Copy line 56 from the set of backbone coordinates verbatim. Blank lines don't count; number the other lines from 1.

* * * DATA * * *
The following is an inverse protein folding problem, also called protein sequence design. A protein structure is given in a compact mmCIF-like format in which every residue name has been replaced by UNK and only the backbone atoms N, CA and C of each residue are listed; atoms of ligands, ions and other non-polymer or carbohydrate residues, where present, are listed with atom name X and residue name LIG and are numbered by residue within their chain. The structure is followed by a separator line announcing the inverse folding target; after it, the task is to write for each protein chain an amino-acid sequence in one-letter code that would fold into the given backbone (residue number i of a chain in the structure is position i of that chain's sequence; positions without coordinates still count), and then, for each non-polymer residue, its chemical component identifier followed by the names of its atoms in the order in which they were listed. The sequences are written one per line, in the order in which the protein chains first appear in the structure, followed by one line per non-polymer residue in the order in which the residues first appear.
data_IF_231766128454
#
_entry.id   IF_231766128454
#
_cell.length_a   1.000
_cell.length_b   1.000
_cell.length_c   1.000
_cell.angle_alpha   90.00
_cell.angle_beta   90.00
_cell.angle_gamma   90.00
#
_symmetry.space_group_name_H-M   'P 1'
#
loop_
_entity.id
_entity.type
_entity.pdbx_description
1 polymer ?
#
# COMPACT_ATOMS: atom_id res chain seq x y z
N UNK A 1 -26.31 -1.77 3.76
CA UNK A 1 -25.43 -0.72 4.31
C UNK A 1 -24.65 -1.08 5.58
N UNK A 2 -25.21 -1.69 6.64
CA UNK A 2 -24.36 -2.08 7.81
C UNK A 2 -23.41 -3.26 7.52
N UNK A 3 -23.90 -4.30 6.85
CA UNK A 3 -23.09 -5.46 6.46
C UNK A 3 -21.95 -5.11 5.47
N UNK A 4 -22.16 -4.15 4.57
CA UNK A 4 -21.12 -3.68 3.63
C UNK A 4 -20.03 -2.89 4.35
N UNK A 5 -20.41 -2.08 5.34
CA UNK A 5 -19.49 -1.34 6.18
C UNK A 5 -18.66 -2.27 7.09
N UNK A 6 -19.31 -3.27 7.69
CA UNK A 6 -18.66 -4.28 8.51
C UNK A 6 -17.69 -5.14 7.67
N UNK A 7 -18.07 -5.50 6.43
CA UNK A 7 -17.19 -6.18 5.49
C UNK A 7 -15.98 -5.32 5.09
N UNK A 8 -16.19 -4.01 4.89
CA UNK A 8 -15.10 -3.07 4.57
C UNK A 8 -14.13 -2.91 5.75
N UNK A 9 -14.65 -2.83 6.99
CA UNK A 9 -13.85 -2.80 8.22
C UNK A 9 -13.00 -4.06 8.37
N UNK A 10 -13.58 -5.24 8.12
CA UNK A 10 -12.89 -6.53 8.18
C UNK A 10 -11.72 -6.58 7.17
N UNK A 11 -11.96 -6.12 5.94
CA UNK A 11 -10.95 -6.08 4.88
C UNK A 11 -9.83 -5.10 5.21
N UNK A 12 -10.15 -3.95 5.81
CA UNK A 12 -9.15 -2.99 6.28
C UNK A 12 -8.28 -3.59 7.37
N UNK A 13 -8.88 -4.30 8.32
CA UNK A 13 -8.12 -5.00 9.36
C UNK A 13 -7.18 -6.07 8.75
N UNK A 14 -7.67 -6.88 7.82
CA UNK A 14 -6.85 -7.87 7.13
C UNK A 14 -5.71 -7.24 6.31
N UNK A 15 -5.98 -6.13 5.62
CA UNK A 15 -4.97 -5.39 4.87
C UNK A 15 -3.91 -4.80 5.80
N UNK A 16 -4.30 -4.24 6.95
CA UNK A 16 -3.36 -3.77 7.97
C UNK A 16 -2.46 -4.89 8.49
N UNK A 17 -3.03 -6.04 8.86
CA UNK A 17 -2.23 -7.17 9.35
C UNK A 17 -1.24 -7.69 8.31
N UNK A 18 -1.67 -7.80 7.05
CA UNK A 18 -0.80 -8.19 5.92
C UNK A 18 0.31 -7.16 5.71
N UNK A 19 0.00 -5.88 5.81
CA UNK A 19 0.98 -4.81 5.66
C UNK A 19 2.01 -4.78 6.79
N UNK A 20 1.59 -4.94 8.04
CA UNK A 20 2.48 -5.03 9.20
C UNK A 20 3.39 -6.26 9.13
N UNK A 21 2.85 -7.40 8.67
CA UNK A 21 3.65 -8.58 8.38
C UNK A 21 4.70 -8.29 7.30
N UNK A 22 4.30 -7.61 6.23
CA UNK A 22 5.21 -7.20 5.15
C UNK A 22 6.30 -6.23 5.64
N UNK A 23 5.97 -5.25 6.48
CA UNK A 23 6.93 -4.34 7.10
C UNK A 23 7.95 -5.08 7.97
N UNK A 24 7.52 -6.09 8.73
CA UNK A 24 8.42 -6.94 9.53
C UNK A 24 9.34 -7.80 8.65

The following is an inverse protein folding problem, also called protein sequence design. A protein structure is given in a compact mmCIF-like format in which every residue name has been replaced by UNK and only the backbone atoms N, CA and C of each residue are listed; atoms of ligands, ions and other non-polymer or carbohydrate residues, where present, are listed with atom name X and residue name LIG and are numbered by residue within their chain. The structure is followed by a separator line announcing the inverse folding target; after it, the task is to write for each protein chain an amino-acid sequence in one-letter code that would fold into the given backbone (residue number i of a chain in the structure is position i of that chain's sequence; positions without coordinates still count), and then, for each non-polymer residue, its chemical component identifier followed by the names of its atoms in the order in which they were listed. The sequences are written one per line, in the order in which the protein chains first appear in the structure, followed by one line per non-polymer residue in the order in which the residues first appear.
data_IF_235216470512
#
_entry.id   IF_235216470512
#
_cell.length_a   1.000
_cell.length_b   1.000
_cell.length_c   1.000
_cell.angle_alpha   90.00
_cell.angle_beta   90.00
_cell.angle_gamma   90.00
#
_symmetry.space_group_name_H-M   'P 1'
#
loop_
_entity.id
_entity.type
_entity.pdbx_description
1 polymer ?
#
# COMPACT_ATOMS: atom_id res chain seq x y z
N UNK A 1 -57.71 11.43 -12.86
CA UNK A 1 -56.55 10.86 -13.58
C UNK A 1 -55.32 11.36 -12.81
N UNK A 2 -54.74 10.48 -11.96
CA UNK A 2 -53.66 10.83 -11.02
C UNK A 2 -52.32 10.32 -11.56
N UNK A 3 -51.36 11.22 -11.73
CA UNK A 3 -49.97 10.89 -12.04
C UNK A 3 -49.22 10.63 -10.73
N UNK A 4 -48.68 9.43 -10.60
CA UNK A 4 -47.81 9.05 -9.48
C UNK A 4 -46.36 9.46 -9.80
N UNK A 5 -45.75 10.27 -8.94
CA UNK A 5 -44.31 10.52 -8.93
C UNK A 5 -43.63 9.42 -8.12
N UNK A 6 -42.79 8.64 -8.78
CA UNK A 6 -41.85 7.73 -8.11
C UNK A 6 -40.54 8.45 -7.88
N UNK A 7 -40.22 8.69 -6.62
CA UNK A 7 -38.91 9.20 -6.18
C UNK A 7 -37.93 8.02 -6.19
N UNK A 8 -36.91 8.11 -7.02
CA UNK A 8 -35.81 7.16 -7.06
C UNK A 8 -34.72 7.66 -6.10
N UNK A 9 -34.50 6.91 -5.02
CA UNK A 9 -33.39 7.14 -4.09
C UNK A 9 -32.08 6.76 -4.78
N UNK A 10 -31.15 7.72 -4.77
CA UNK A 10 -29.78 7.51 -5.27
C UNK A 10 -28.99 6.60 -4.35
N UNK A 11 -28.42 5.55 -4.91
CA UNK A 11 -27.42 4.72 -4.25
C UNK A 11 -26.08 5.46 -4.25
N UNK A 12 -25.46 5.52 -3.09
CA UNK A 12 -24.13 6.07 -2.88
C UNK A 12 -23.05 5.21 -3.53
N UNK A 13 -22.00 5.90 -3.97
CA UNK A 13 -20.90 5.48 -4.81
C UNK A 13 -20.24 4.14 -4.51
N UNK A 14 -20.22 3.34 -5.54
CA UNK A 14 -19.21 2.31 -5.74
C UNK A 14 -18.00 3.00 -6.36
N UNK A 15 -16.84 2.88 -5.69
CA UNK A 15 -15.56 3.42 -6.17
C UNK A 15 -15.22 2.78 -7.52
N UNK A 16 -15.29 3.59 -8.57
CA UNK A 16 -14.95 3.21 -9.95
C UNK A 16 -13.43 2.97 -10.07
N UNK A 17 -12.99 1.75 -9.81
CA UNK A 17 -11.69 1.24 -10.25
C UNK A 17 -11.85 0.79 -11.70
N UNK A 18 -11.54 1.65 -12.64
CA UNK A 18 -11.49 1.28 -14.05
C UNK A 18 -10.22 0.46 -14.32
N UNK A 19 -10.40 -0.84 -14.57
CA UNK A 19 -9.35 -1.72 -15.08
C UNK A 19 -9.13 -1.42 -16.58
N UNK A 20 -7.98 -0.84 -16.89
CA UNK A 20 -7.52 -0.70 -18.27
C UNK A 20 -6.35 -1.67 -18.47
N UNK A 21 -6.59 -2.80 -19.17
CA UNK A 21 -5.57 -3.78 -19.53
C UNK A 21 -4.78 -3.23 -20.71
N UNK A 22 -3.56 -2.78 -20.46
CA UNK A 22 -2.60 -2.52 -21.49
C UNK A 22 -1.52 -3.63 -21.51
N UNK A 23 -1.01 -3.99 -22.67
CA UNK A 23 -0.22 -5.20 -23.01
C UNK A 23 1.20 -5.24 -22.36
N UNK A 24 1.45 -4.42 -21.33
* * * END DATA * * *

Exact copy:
CA UNK A 12 -9.15 -2.99 6.28